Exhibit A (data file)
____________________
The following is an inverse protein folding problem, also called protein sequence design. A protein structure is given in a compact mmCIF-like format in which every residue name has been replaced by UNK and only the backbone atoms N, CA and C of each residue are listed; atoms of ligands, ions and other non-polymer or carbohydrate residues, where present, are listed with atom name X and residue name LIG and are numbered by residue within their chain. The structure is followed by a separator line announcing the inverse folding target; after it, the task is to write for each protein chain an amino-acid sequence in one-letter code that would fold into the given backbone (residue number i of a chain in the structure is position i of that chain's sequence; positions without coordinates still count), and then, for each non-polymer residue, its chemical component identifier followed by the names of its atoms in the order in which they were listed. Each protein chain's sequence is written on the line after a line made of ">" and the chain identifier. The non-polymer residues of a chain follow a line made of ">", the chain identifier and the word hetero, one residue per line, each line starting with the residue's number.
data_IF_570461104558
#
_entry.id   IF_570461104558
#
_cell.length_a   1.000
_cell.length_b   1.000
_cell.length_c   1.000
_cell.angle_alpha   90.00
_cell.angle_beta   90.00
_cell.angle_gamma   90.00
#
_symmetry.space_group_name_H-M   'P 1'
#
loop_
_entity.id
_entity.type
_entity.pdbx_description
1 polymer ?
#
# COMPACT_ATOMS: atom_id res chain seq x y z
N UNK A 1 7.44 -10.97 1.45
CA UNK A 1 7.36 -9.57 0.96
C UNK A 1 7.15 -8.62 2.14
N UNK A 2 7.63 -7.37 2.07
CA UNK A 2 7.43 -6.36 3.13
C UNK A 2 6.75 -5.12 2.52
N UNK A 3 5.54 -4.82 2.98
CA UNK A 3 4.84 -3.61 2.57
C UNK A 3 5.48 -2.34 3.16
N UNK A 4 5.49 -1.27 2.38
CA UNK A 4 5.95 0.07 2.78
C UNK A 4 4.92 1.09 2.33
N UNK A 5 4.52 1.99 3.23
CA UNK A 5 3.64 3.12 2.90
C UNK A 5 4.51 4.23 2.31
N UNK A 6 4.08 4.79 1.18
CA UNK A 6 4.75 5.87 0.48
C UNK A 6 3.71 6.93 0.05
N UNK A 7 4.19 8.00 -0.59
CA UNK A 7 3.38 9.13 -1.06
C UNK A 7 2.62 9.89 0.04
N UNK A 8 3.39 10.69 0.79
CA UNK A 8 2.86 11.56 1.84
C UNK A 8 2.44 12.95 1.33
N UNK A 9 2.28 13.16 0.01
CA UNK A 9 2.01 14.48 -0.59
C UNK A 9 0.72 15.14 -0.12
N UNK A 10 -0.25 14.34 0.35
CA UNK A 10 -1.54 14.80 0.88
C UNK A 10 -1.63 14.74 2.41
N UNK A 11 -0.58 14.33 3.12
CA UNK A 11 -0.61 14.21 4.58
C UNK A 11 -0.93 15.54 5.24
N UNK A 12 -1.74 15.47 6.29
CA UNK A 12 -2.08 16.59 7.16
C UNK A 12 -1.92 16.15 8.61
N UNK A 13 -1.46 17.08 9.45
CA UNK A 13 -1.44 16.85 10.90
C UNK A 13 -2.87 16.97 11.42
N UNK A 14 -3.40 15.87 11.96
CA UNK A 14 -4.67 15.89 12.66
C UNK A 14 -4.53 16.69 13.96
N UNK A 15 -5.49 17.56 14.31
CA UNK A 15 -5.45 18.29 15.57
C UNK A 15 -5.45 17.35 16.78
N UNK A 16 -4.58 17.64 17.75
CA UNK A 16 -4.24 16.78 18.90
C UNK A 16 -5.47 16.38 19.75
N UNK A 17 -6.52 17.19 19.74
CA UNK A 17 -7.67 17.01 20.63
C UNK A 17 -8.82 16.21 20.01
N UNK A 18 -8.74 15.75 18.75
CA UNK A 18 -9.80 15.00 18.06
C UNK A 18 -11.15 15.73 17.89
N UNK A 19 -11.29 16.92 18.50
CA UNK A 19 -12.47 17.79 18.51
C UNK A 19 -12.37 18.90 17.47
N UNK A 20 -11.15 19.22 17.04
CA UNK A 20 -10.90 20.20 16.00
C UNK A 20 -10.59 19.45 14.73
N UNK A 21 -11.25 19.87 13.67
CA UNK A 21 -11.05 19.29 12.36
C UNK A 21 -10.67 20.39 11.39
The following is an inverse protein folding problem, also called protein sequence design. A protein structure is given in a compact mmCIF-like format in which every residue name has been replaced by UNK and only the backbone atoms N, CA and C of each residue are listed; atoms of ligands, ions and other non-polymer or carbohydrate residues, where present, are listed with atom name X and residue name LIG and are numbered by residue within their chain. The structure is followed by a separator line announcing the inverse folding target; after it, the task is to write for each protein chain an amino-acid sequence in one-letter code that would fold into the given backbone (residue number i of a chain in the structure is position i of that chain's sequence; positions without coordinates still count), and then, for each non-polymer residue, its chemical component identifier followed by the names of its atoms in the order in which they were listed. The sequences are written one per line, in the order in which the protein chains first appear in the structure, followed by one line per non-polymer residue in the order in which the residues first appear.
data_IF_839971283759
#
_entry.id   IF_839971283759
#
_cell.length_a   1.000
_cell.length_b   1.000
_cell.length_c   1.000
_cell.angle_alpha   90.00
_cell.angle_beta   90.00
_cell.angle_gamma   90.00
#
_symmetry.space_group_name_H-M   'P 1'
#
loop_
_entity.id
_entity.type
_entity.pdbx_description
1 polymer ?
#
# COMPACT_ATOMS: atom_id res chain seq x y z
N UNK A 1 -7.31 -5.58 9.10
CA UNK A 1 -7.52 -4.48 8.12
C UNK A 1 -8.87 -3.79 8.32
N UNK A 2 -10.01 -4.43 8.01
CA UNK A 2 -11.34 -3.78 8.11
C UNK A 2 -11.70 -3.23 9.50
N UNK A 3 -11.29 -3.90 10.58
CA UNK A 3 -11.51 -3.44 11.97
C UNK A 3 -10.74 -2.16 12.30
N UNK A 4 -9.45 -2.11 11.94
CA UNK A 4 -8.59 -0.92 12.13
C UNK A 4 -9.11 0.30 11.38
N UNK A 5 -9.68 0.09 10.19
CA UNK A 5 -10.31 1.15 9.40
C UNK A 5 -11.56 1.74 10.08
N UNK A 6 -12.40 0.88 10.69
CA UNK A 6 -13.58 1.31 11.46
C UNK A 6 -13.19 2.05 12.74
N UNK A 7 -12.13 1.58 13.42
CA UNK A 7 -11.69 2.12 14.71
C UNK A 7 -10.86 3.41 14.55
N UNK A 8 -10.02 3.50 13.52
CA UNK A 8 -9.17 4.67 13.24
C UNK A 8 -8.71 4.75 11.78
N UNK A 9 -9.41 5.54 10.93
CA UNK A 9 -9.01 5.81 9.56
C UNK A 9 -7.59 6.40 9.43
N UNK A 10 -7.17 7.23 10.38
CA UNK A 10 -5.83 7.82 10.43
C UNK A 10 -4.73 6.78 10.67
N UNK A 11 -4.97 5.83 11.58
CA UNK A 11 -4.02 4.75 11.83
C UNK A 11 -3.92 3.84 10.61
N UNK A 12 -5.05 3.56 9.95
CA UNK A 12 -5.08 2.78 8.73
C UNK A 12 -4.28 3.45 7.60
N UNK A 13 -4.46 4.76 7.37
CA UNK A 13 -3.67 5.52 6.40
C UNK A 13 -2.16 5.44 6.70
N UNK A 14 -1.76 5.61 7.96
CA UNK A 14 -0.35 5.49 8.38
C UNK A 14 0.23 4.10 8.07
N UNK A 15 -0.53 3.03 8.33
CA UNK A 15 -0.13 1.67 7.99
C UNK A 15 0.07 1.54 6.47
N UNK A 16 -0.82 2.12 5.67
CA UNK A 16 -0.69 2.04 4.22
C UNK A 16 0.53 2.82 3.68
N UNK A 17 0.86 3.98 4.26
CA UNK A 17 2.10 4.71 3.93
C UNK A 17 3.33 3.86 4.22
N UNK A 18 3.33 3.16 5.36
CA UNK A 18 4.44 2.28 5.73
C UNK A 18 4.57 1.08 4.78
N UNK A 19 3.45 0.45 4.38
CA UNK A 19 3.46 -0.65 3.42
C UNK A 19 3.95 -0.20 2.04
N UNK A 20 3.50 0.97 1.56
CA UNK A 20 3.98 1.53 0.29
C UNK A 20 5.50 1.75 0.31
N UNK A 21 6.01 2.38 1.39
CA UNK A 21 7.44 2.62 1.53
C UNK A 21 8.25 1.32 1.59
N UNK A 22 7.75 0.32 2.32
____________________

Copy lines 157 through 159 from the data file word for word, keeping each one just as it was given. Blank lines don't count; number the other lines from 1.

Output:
N UNK A 18 3.33 3.16 5.36
CA UNK A 18 4.44 2.28 5.73
C UNK A 18 4.57 1.08 4.78